Five Things Science Has Taught Us About Asexuality
May 8, 2020 by Justin Lehmiller
Research has found that around 1% of the population is asexual, a term usually defined as either a lack of sexual attraction or a lack of desire for partnered sexual activity . Asexuality is something that many people are not familiar with and, as a result, there are lots of myths and misconceptions about it. So, let’s take a moment to review some key facts about asexuality that science has taught us.
1.) Being asexual is not the same as being celibate. Although people in both groups tend to avoid sexual activity, they are motivated to do so for very different reasons. Whereas asexual persons report not experiencing sexual attraction at all, celibate persons do—and they make a conscious decision not to act upon those feelings of attraction for some period of time. There are a large number of reasons someone who feels sexual attraction might choose celibacy (e.g., religion, health considerations, substance abuse recovery, etc.)—but these are not factors that drive asexuality.
2.) Asexuality does not mean that one has a sexual dysfunction or a fear of sex. In one study, asexual and non-asexual women were shown a series of erotic films . While watching these films, participants’ genital arousal levels were recorded. Participants also reported on their subjective feelings of sexual arousal and their emotional state. The results revealed no differences in psychological or genital arousal between groups, which indicates that being asexual does not necessarily mean that one is unresponsive to erotic stimuli or that one’s genitals are non-functional. Moreover, whereas sexual women showed an increase in positive affect while watching these films, asexual women experienced no changes (positive or negative) in their emotional state, indicating that asexuality is not an aversion to sex.
3.) Being asexual does not necessarily mean that one is sexually inexperienced and/or single. Research has found that many persons who report a lack of sexual attraction are involved in relationships, and some of them have sex, too. It’s important to keep in mind that lacking sexual attraction is not the same thing as lacking romantic attraction—asexuals often still desire romantic relationships. And, if partnered with someone who is sexual, asexuals may be sexually active either because they want to please their partner or, potentially, because they feel a sense of obligation. That said, it is also possible for asexual persons to be aromantic, meaning they don’t desire romantic relationships, either.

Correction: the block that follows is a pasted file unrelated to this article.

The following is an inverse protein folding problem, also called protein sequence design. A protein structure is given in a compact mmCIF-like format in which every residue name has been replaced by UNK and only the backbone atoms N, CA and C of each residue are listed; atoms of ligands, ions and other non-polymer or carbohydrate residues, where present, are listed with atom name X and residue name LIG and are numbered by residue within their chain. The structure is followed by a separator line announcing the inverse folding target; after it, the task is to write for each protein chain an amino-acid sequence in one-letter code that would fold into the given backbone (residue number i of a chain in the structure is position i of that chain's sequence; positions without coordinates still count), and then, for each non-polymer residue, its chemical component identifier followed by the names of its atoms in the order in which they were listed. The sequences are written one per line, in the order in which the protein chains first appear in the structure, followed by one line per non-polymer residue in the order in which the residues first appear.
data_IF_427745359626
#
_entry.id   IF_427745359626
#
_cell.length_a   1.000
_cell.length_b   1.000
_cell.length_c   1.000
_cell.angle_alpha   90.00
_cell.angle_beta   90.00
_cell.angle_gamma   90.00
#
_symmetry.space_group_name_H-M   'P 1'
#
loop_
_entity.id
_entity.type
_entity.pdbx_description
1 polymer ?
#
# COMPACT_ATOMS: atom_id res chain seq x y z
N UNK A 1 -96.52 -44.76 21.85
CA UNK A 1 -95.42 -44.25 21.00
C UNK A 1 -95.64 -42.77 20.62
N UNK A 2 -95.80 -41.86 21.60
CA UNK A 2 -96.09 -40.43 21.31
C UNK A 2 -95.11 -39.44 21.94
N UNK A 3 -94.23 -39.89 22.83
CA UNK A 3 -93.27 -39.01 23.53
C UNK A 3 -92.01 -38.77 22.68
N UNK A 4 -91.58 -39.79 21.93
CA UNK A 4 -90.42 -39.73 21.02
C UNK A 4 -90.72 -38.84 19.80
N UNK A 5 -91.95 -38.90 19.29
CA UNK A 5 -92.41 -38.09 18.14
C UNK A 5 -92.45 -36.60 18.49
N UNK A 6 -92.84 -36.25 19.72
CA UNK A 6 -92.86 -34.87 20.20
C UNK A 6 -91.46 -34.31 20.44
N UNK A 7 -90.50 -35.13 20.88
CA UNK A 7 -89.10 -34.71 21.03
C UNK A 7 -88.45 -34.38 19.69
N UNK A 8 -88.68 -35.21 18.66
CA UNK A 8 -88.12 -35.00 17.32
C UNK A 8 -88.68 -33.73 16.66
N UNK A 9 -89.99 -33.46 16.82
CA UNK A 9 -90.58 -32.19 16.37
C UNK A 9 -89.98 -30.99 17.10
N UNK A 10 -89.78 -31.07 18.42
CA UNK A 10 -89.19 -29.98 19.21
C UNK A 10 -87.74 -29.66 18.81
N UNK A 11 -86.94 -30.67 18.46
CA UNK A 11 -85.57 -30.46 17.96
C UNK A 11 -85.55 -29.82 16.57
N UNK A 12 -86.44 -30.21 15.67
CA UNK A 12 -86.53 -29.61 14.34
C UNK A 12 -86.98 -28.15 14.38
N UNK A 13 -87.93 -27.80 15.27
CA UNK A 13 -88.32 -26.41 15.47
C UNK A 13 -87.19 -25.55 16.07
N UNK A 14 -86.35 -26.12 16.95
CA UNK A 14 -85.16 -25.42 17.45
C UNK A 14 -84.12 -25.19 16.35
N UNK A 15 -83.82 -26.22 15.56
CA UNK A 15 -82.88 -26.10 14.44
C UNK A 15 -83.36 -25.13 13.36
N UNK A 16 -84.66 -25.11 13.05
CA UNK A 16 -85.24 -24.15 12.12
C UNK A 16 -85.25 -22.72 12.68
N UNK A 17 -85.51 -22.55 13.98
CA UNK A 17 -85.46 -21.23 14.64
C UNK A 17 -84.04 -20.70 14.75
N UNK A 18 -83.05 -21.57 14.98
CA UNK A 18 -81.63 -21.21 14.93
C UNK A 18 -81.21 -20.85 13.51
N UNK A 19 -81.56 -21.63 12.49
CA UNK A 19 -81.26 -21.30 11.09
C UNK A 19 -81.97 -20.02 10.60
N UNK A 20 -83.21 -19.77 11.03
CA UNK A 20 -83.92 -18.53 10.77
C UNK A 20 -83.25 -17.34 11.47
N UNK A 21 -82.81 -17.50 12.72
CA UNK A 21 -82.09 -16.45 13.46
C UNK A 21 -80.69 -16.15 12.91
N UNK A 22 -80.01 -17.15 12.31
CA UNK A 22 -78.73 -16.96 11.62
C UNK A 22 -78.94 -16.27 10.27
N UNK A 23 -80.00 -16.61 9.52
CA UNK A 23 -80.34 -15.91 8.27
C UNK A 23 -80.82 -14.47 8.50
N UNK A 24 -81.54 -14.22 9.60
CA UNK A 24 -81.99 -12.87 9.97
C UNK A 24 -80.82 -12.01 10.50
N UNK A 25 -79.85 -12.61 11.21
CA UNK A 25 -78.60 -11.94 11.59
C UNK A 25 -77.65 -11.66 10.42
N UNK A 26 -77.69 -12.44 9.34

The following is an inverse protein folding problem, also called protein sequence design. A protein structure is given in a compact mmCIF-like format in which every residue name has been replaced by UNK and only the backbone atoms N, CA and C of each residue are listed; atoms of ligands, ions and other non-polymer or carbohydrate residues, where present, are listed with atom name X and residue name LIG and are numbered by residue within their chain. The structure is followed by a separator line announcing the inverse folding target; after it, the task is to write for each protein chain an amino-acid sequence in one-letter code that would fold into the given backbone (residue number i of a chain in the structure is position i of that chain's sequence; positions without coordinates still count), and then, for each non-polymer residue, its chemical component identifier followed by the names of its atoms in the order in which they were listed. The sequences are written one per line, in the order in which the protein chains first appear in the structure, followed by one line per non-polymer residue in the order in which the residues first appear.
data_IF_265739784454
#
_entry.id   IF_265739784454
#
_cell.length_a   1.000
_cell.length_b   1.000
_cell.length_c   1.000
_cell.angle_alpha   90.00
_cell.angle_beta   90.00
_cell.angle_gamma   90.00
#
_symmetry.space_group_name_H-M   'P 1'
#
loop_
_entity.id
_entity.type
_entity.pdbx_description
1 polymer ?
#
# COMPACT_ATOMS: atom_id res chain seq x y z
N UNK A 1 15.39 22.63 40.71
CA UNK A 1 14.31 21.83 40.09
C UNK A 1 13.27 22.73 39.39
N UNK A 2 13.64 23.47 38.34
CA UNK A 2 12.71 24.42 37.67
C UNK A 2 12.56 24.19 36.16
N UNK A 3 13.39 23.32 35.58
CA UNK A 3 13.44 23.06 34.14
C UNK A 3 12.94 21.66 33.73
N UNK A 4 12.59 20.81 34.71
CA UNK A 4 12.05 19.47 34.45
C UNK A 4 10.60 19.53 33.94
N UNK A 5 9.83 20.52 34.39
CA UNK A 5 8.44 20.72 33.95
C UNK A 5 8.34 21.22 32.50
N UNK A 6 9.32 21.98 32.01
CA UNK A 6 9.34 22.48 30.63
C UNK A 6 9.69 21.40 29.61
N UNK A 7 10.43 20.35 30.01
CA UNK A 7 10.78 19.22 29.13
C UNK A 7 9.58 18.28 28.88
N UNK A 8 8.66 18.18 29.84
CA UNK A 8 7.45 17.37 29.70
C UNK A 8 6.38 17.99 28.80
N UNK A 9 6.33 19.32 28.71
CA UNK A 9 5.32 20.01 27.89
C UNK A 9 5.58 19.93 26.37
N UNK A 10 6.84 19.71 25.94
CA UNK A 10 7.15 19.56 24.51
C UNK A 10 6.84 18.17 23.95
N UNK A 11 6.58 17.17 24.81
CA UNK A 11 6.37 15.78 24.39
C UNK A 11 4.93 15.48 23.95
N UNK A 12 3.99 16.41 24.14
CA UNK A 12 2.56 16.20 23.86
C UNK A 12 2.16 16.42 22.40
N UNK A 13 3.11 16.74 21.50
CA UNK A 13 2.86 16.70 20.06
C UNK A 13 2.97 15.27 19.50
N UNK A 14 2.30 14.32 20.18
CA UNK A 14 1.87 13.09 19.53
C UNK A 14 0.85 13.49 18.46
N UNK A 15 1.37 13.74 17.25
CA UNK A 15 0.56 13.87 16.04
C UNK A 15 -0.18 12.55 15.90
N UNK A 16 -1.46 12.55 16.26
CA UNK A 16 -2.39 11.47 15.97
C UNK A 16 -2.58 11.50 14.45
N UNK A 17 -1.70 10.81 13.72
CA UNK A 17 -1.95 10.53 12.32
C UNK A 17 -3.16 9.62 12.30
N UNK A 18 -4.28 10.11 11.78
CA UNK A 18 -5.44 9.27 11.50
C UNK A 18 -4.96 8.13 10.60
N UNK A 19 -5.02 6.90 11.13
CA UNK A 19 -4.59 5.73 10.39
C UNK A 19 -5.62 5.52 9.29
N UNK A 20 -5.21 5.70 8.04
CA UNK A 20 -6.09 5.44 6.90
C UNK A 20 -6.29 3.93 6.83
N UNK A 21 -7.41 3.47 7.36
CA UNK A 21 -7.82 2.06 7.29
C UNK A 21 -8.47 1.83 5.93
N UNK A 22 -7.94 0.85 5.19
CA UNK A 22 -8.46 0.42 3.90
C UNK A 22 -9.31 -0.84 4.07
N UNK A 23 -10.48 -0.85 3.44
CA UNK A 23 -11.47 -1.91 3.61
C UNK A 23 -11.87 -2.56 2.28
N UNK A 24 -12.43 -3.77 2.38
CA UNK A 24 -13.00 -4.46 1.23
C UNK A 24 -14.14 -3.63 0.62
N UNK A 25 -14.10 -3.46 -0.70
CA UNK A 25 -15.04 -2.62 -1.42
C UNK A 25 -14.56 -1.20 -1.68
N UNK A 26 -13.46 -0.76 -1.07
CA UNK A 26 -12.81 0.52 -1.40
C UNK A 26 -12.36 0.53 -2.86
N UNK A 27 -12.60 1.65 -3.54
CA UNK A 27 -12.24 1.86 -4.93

4.) Studies have found that many self-identified asexual persons masturbate, and some have sexual fantasies, too. Compared to sexual persons, though, asexuals are less likely to engage in both activities. Masturbation is often a very different experience for many asexuals, too, in that it is sometimes a “non-directed” activity (i.e., they are not necessarily thinking about a specific erotic image while it is happening).
5.) Many scientists believe that asexuality should be considered a distinct sexual orientation. As some support for this idea, research has found that some of the same biological factors correlated with homosexuality are also correlated with asexuality (e.g., higher odds of being left-handed and, at least for men, being a later-born child). This suggests that there may be a complex series of biological factors that contribute to the emergence of an asexual orientation. Check out this article to learn more about why some scientists argue that asexuality is a unique sexual orientation.
To learn even more about asexuality, I highly recommend Anthony Bogaert’s book, Understanding Asexuality.
Want to learn more about Sex and Psychology ? Click here for previous articles or follow the blog on Facebook (facebook.com/psychologyofsex), Twitter (@JustinLehmiller), or Reddit (reddit.com/r/psychologyofsex) to receive updates. You can also follow Dr. Lehmiller on YouTube and Instagram.
 Bogaert, A. F. (2004). Asexuality: Prevalence and associated factors in a national probability sample. Journal of Sex Research, 41(3), 279-287.
 Brotto, L. A., & Yule, M. A. (2011). Physiological and subjective sexual arousal in self-identified asexual women. Archives of Sexual Behavior, 40, 699-712.
Image Source: 123RF/alexmia
You Might Also Like:
Dr. Justin LehmillerFounder & Owner of Sex and Psychology
Dr. Justin Lehmiller is a social psychologist and Research Fellow at The Kinsey Institute. He runs the Sex and Psychology blog and podcast and is author of the popular book Tell Me What You Want. Dr. Lehmiller is an award-winning educator, and a prolific researcher who has published more than 50 academic works.Read full bio >